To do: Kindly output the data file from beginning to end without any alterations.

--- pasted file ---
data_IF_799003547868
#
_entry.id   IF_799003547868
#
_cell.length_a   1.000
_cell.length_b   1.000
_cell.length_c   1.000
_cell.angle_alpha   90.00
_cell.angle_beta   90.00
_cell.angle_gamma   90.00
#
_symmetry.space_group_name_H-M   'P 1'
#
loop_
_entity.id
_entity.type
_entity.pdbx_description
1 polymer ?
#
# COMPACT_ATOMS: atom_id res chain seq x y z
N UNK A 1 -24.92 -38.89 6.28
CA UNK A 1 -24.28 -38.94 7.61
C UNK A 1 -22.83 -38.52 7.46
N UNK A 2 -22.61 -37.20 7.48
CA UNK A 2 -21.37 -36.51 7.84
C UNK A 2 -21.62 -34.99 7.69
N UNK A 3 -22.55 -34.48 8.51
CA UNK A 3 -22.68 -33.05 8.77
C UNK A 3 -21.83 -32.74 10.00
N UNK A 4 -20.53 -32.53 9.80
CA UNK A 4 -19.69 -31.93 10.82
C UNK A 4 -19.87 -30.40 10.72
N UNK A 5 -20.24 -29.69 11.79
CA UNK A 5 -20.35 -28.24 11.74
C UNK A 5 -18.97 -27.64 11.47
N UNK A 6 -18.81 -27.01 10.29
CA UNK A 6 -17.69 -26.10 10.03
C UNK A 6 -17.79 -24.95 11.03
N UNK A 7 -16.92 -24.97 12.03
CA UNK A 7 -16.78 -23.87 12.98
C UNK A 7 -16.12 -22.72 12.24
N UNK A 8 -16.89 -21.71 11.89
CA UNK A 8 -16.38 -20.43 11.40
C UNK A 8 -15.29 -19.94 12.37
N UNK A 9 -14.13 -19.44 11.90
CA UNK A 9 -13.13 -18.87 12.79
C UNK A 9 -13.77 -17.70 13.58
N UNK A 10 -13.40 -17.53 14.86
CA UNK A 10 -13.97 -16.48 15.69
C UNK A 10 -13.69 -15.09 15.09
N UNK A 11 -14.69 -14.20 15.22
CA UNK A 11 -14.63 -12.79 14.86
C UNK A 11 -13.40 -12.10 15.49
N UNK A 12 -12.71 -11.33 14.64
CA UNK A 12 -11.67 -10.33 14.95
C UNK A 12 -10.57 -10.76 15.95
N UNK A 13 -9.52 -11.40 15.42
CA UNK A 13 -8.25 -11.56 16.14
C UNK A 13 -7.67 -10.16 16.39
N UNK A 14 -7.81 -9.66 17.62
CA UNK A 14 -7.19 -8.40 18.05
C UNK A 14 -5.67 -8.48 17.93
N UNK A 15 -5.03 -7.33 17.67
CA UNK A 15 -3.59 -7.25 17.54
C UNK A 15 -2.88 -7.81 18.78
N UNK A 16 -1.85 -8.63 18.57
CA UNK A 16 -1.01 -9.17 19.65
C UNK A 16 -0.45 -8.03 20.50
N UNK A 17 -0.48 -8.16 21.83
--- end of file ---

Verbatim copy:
data_IF_799003547868
#
_entry.id   IF_799003547868
#
_cell.length_a   1.000
_cell.length_b   1.000
_cell.length_c   1.000
_cell.angle_alpha   90.00
_cell.angle_beta   90.00
_cell.angle_gamma   90.00
#
_symmetry.space_group_name_H-M   'P 1'
#
loop_
_entity.id
_entity.type
_entity.pdbx_description
1 polymer ?
#
# COMPACT_ATOMS: atom_id res chain seq x y z
N UNK A 1 -24.92 -38.89 6.28
CA UNK A 1 -24.28 -38.94 7.61
C UNK A 1 -22.83 -38.52 7.46
N UNK A 2 -22.61 -37.20 7.48
CA UNK A 2 -21.37 -36.51 7.84
C UNK A 2 -21.62 -34.99 7.69
N UNK A 3 -22.55 -34.48 8.51
CA UNK A 3 -22.68 -33.05 8.77
C UNK A 3 -21.83 -32.74 10.00
N UNK A 4 -20.53 -32.53 9.80
CA UNK A 4 -19.69 -31.93 10.82
C UNK A 4 -19.87 -30.40 10.72
N UNK A 5 -20.24 -29.69 11.79
CA UNK A 5 -20.35 -28.24 11.74
C UNK A 5 -18.97 -27.64 11.47
N UNK A 6 -18.81 -27.01 10.29
CA UNK A 6 -17.69 -26.10 10.03
C UNK A 6 -17.79 -24.95 11.03
N UNK A 7 -16.92 -24.97 12.03
CA UNK A 7 -16.78 -23.87 12.98
C UNK A 7 -16.12 -22.72 12.24
N UNK A 8 -16.89 -21.71 11.89
CA UNK A 8 -16.38 -20.43 11.40
C UNK A 8 -15.29 -19.94 12.37
N UNK A 9 -14.13 -19.44 11.90
CA UNK A 9 -13.13 -18.87 12.79
C UNK A 9 -13.77 -17.70 13.58
N UNK A 10 -13.40 -17.53 14.86
CA UNK A 10 -13.97 -16.48 15.69
C UNK A 10 -13.69 -15.09 15.09
N UNK A 11 -14.69 -14.20 15.22
CA UNK A 11 -14.63 -12.79 14.86
C UNK A 11 -13.40 -12.10 15.49
N UNK A 12 -12.71 -11.33 14.64
CA UNK A 12 -11.67 -10.33 14.95
C UNK A 12 -10.57 -10.76 15.95
N UNK A 13 -9.52 -11.40 15.42
CA UNK A 13 -8.25 -11.56 16.14
C UNK A 13 -7.67 -10.16 16.39
N UNK A 14 -7.81 -9.66 17.62
CA UNK A 14 -7.19 -8.40 18.05
C UNK A 14 -5.67 -8.48 17.93
N UNK A 15 -5.03 -7.33 17.67
CA UNK A 15 -3.59 -7.25 17.54
C UNK A 15 -2.88 -7.81 18.78
N UNK A 16 -1.85 -8.63 18.57
CA UNK A 16 -1.01 -9.17 19.65
C UNK A 16 -0.45 -8.03 20.50
N UNK A 17 -0.48 -8.16 21.83